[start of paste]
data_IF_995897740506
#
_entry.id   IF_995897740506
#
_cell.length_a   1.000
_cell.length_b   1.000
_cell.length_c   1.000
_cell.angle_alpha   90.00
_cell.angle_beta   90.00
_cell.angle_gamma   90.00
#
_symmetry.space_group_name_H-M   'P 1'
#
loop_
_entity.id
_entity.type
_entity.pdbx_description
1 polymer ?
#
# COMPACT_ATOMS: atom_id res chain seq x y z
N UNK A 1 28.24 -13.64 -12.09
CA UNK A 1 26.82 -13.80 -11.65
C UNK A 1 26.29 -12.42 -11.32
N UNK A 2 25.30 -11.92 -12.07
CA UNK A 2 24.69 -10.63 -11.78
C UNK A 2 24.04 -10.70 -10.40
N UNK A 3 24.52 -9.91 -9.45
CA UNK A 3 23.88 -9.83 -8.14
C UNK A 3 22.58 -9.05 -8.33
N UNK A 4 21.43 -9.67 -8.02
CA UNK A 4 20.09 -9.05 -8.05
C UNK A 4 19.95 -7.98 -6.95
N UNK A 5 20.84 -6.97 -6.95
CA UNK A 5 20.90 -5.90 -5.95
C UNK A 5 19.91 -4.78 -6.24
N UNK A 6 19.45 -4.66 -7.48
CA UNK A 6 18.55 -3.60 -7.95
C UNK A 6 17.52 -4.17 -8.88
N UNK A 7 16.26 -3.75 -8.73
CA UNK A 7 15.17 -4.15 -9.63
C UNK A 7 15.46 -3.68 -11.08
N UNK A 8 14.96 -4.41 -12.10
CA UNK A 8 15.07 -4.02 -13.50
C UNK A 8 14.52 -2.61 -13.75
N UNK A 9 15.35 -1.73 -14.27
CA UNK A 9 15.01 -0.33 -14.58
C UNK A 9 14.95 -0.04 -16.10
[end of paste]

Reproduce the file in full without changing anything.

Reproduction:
data_IF_995897740506
#
_entry.id   IF_995897740506
#
_cell.length_a   1.000
_cell.length_b   1.000
_cell.length_c   1.000
_cell.angle_alpha   90.00
_cell.angle_beta   90.00
_cell.angle_gamma   90.00
#
_symmetry.space_group_name_H-M   'P 1'
#
loop_
_entity.id
_entity.type
_entity.pdbx_description
1 polymer ?
#
# COMPACT_ATOMS: atom_id res chain seq x y z
N UNK A 1 28.24 -13.64 -12.09
CA UNK A 1 26.82 -13.80 -11.65
C UNK A 1 26.29 -12.42 -11.32
N UNK A 2 25.30 -11.92 -12.07
CA UNK A 2 24.69 -10.63 -11.78
C UNK A 2 24.04 -10.70 -10.40
N UNK A 3 24.52 -9.91 -9.45
CA UNK A 3 23.88 -9.83 -8.14
C UNK A 3 22.58 -9.05 -8.33
N UNK A 4 21.43 -9.67 -8.02
CA UNK A 4 20.09 -9.05 -8.05
C UNK A 4 19.95 -7.98 -6.95
N UNK A 5 20.84 -6.97 -6.95
CA UNK A 5 20.90 -5.90 -5.95
C UNK A 5 19.91 -4.78 -6.24
N UNK A 6 19.45 -4.66 -7.48
CA UNK A 6 18.55 -3.60 -7.95
C UNK A 6 17.52 -4.17 -8.88
N UNK A 7 16.26 -3.75 -8.73
CA UNK A 7 15.17 -4.15 -9.63
C UNK A 7 15.46 -3.68 -11.08
N UNK A 8 14.96 -4.41 -12.10
CA UNK A 8 15.07 -4.02 -13.50
C UNK A 8 14.52 -2.61 -13.75
N UNK A 9 15.35 -1.73 -14.27
CA UNK A 9 15.01 -0.33 -14.58
C UNK A 9 14.95 -0.04 -16.10